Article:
France’s standing as one of the world’s safest borrowers was affirmed by Standard & Poor’s, reflecting confidence that the euro-area’s second-largest economy will rein in its budget deficit.
At the end of a year in which rating companies downgraded the debt of European nations from Spain to Ireland, New York- based S&P said yesterday that France deserves a AAA sovereign credit rating because of the “wealth and depth” of its economy and the view that President Nicolas Sarkozy’s government will consolidate its budget gap.
The announcement may encourage investors to buy French debt after analysts this week speculated the euro-area’s sovereign debt crisis might cost France its top grade. Fitch Ratings yesterday lowered Portugal’s credit ranking by one level and separately said the turmoil in Europe reflects investor concern about the euro’s “viability.”
“It may placate the market in the near term, make it feel a little bit better, but in the longer term, everyone’s a little suspect that Europe still has problems and it’s going to be difficult for them to overcome,” said Richard Schlanger, who helps invest $20 billion in fixed-income securities as vice president at Pioneer Investments in Boston.
The cost of insuring French government debt rose to a record this week, having tripled this year. The country’s credit default swaps are now more expensive than those of lower-rated securities from the Czech Republic and Chile, according to data provider CMA.
France’s top credit rating was vulnerable to a rethink by the credit rating companies because of its budget deficit and because its banks are the biggest holders of debt issued by so- called peripheral countries, analysts said before yesterday’s announcement.
In a riposte to those concerns, S&P analysts including Madrid-based Marko Mrsnik said in their report that Sarkozy’s government will meet its goal of reducing its general deficit to 3 percent of gross domestic product in 2013 even if that means adopting extra measures.
The gap will decline to just below 6.2 percent in 2011, the analysts said in their report, compared with 7.7 percent this year and the government’s projection of 6 percent. Economic growth will be about 1.7 percent next year, they forecast, below the government’s 2 percent estimate.
“The government will likely adopt further deficit and debt-reduction measures, despite what we view as risks of political maneuvering in the wake of the 2012 presidential and general elections,” the S&P analysts said. “If economic growth is more in line with our forecasts than those of the government, we believe that the government would likely take additional fiscal measures to achieve its targets in order to stabilize the government debt burden.”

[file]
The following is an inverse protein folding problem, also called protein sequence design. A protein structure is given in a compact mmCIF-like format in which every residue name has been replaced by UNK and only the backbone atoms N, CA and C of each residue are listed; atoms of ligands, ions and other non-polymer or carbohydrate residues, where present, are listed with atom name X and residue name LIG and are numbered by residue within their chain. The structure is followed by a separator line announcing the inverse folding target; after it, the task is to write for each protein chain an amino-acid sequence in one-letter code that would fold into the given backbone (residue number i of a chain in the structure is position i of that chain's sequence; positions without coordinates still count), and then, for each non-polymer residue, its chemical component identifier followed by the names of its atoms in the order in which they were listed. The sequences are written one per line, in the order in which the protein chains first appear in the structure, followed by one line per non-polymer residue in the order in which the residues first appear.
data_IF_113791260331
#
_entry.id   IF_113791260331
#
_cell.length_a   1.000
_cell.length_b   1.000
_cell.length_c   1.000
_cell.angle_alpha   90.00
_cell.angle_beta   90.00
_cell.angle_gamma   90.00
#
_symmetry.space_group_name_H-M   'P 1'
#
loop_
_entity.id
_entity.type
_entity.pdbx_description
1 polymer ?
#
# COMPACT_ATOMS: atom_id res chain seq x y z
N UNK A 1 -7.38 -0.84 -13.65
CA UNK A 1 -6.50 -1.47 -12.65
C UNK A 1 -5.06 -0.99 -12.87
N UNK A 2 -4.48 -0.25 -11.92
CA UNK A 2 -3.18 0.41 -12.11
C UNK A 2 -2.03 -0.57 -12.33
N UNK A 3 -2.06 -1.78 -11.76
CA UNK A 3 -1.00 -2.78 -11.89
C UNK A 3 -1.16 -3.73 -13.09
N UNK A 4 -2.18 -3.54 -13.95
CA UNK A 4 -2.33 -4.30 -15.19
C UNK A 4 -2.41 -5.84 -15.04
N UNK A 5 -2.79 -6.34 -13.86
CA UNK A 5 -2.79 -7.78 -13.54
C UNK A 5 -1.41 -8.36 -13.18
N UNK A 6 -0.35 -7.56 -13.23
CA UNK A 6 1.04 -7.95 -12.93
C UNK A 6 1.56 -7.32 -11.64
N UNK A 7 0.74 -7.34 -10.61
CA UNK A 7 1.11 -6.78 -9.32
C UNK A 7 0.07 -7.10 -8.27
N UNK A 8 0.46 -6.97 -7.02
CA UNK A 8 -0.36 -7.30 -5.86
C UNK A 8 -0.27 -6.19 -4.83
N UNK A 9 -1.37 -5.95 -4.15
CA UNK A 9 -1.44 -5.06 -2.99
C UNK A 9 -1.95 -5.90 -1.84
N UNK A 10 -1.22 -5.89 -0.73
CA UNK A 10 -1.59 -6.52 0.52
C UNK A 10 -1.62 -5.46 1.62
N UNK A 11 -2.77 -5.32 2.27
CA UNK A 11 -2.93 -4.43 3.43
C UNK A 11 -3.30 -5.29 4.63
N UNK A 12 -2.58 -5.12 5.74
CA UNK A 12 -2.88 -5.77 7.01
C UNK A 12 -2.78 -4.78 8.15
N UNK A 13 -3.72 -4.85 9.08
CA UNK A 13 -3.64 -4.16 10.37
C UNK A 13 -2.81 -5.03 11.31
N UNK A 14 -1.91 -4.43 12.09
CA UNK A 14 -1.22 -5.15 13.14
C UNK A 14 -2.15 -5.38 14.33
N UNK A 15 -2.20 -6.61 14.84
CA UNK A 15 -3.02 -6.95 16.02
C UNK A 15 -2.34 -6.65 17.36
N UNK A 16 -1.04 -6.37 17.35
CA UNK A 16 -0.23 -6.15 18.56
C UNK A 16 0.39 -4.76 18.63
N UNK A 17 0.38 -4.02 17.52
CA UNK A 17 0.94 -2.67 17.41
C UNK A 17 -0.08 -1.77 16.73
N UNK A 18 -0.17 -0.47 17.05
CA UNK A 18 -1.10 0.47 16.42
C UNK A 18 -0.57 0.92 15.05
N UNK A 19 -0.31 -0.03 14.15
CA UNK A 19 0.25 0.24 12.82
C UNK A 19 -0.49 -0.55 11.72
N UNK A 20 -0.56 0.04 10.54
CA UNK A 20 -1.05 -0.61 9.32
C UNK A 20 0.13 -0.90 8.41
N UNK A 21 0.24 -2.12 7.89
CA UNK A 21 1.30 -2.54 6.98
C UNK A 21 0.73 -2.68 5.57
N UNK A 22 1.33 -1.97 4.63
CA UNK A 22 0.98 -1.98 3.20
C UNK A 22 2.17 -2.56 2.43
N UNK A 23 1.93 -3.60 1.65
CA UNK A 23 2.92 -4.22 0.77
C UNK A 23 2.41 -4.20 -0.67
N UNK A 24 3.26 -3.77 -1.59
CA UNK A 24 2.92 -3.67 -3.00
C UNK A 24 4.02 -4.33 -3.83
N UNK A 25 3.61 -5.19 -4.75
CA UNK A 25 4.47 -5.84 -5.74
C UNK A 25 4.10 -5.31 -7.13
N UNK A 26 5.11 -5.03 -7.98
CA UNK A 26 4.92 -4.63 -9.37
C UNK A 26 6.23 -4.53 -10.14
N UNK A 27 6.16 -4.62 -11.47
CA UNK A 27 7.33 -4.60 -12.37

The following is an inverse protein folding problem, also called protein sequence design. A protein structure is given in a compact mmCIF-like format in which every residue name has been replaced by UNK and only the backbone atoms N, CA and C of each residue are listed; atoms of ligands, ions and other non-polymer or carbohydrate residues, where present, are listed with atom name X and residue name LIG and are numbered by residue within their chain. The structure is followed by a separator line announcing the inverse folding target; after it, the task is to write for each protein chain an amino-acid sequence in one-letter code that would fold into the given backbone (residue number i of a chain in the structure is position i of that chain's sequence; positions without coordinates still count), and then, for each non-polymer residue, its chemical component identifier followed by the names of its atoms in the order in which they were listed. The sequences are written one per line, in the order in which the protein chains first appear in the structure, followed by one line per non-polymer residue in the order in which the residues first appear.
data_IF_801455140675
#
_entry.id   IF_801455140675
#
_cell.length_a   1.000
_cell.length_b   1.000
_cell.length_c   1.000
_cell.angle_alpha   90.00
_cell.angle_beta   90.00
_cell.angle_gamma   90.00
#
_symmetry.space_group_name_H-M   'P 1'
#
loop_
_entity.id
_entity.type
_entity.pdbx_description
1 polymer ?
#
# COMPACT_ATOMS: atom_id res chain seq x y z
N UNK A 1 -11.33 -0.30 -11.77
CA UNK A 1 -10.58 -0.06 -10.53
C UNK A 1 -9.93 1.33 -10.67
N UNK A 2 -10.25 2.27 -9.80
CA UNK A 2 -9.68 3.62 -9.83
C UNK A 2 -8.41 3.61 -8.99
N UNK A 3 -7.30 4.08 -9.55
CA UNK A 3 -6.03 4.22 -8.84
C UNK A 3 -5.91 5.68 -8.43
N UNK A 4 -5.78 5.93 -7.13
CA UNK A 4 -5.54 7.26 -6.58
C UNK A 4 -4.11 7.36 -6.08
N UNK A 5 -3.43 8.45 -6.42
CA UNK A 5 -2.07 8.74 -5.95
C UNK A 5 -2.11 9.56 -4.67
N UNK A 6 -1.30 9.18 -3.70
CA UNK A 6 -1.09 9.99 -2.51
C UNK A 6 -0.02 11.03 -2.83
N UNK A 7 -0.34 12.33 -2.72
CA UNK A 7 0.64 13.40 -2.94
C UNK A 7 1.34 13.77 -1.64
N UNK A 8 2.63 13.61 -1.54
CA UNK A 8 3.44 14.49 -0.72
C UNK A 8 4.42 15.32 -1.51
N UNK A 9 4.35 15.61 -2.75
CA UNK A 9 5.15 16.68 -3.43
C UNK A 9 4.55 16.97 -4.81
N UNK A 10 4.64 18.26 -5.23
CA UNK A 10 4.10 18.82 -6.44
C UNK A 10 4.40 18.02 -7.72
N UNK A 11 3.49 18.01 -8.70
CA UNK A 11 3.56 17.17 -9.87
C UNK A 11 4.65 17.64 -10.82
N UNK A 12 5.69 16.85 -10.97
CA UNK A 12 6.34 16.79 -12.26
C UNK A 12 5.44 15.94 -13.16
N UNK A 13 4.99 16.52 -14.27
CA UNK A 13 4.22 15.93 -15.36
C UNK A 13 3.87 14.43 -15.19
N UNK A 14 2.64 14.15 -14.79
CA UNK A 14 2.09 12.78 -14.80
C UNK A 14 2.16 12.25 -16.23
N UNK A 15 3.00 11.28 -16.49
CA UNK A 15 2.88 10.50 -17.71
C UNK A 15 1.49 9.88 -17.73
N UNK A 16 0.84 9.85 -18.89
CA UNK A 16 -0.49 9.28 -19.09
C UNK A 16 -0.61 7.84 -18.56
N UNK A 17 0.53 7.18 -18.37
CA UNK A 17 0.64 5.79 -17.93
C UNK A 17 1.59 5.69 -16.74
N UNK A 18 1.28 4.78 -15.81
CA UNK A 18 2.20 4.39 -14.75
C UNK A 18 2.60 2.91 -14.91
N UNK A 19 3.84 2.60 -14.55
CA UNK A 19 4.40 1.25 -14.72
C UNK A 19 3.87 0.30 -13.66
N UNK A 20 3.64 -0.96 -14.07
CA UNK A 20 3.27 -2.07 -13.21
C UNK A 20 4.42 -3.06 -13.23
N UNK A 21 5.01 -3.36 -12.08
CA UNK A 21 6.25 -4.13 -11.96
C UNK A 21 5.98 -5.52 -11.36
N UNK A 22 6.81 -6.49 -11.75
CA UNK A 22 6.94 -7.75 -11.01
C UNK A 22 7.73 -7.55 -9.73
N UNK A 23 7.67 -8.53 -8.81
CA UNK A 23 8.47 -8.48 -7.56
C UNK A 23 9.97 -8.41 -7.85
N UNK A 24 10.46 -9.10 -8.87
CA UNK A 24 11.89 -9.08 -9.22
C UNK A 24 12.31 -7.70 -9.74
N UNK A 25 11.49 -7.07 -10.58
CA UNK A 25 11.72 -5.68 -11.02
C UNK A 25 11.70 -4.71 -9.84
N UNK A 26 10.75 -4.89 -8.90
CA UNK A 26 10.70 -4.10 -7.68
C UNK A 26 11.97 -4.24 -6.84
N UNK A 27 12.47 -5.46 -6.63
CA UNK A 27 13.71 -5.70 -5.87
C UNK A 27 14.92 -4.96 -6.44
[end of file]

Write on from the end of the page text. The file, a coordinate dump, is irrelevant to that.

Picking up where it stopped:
Failure to regain order of its budget would mean France’s top rating would come under “downward pressure,” it added.
“S&P is giving Sarkozy a little bit of the benefit of the doubt here” after a recent revamp to the country’s pension program suggests “France can be reformed after all,” said Jacob Funk Kirkegaard, a research fellow at the Peterson Institute for International Economics in Washington.
France this week scaled back its debt-sale plans for 2011 as buybacks and improved cash management reduce financing needs, the nation’s debt management office said. The government will sell 184 billion euros in medium- and long-term debt next year instead of the 186 billion euros planned in September, Agence France Tresor said Dec. 21. That compares with the 188 billion euros of bonds France issued in 2010.
The vote of confidence in France came hours after Fitch cited concern about the “financing environment” for Portugal’s government and banks as well as the economic outlook as it cut the nation’s long-term foreign and local currency issuer default rating to A+, the fifth-highest level, from AA-. The outlook is negative.
The company said in a separate report yesterday that while the “euro zone’s underlying credit fundamentals are stronger than current levels of risk pricing indicate, Fitch believes that the crisis is systemic in as much as it reflects concerns about the viability of the euro as well as country-specific vulnerabilities.”
Confidence in public finances and banks will stay “fragile” and “credit profiles will deteriorate further” until economic recoveries are secure, it said.
Moody’s Investors Service said Dec. 15 it may lower Spain’s rating, citing “substantial funding requirements,” and slashed Ireland’s rating by five levels on Dec. 17. S&P is reviewing its assessments of Ireland, Portugal and Greece.
Such warnings were frequent in 2010 as the debt crisis engulfed first Greece and then Ireland, forcing policy makers to issue bailouts and search for policies to protect the euro-area from contagion. Having established a rescue fund of about $1 trillion in size in May, European Union leaders agreed last week to amend the bloc’s treaties to create a permanent debt-crisis mechanism in 2013.
“I don’t think this situation is anywhere near resolution as far as the market is concerned,” said Schlanger. “We’re going to flip the calendar, turn the page, start a new year and begin to focus on sovereign risk once again.”
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